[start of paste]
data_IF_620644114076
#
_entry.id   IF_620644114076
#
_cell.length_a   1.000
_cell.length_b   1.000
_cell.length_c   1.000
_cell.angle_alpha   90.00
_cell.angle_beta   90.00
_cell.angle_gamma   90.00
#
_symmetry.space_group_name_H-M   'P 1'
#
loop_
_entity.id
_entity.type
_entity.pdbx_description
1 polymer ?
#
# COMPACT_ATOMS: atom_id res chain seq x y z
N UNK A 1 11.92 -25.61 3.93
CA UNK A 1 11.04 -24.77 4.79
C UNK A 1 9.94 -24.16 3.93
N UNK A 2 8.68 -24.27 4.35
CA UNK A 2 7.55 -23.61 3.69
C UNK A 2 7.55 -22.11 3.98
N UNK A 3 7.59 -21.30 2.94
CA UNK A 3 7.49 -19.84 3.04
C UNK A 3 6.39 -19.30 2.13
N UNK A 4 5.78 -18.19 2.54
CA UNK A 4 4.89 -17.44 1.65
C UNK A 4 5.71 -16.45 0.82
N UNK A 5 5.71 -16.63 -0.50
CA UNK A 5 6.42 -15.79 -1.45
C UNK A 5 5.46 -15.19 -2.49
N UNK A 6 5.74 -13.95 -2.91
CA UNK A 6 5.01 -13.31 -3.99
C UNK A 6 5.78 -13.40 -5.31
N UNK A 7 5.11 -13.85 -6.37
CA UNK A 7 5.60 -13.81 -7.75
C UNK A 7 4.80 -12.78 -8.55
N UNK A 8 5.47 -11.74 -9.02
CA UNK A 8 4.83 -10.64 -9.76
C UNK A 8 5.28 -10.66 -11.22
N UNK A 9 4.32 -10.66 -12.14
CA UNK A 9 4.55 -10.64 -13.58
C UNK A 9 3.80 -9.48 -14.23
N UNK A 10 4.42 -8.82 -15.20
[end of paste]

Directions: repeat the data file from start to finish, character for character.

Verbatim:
data_IF_620644114076
#
_entry.id   IF_620644114076
#
_cell.length_a   1.000
_cell.length_b   1.000
_cell.length_c   1.000
_cell.angle_alpha   90.00
_cell.angle_beta   90.00
_cell.angle_gamma   90.00
#
_symmetry.space_group_name_H-M   'P 1'
#
loop_
_entity.id
_entity.type
_entity.pdbx_description
1 polymer ?
#
# COMPACT_ATOMS: atom_id res chain seq x y z
N UNK A 1 11.92 -25.61 3.93
CA UNK A 1 11.04 -24.77 4.79
C UNK A 1 9.94 -24.16 3.93
N UNK A 2 8.68 -24.27 4.35
CA UNK A 2 7.55 -23.61 3.69
C UNK A 2 7.55 -22.11 3.98
N UNK A 3 7.59 -21.30 2.94
CA UNK A 3 7.49 -19.84 3.04
C UNK A 3 6.39 -19.30 2.13
N UNK A 4 5.78 -18.19 2.54
CA UNK A 4 4.89 -17.44 1.65
C UNK A 4 5.71 -16.45 0.82
N UNK A 5 5.71 -16.63 -0.50
CA UNK A 5 6.42 -15.79 -1.45
C UNK A 5 5.46 -15.19 -2.49
N UNK A 6 5.74 -13.95 -2.91
CA UNK A 6 5.01 -13.31 -3.99
C UNK A 6 5.78 -13.40 -5.31
N UNK A 7 5.11 -13.85 -6.37
CA UNK A 7 5.60 -13.81 -7.75
C UNK A 7 4.80 -12.78 -8.55
N UNK A 8 5.47 -11.74 -9.02
CA UNK A 8 4.83 -10.64 -9.76
C UNK A 8 5.28 -10.66 -11.22
N UNK A 9 4.32 -10.66 -12.14
CA UNK A 9 4.55 -10.64 -13.58
C UNK A 9 3.80 -9.48 -14.23
N UNK A 10 4.42 -8.82 -15.20